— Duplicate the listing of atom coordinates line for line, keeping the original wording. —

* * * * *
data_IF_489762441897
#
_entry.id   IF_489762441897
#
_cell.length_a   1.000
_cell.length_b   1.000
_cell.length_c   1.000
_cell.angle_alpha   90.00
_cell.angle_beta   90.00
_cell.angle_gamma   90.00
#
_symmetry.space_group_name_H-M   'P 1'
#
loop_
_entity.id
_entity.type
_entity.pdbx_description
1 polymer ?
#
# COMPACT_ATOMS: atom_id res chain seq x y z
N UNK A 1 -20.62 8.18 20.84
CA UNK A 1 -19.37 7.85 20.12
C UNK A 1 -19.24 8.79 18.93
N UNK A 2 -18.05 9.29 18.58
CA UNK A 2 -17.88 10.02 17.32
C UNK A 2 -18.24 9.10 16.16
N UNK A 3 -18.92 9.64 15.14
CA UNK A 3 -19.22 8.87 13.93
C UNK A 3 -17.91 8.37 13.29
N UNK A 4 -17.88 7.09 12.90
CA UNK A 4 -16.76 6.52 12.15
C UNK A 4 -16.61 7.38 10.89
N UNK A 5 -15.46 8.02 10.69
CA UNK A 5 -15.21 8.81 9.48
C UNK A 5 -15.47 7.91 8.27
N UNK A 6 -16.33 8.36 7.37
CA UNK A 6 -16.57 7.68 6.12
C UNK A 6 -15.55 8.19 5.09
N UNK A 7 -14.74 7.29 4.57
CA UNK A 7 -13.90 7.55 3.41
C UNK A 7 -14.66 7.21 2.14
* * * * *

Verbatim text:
data_IF_489762441897
#
_entry.id   IF_489762441897
#
_cell.length_a   1.000
_cell.length_b   1.000
_cell.length_c   1.000
_cell.angle_alpha   90.00
_cell.angle_beta   90.00
_cell.angle_gamma   90.00
#
_symmetry.space_group_name_H-M   'P 1'
#
loop_
_entity.id
_entity.type
_entity.pdbx_description
1 polymer ?
#
# COMPACT_ATOMS: atom_id res chain seq x y z
N UNK A 1 -20.62 8.18 20.84
CA UNK A 1 -19.37 7.85 20.12
C UNK A 1 -19.24 8.79 18.93
N UNK A 2 -18.05 9.29 18.58
CA UNK A 2 -17.88 10.02 17.32
C UNK A 2 -18.24 9.10 16.16
N UNK A 3 -18.92 9.64 15.14
CA UNK A 3 -19.22 8.87 13.93
C UNK A 3 -17.91 8.37 13.29
N UNK A 4 -17.88 7.09 12.90
CA UNK A 4 -16.76 6.52 12.15
C UNK A 4 -16.61 7.38 10.89
N UNK A 5 -15.46 8.02 10.69
CA UNK A 5 -15.21 8.81 9.48
C UNK A 5 -15.47 7.91 8.27
N UNK A 6 -16.33 8.36 7.37
CA UNK A 6 -16.57 7.68 6.12
C UNK A 6 -15.55 8.19 5.09
N UNK A 7 -14.74 7.29 4.57
CA UNK A 7 -13.90 7.55 3.41
C UNK A 7 -14.66 7.21 2.14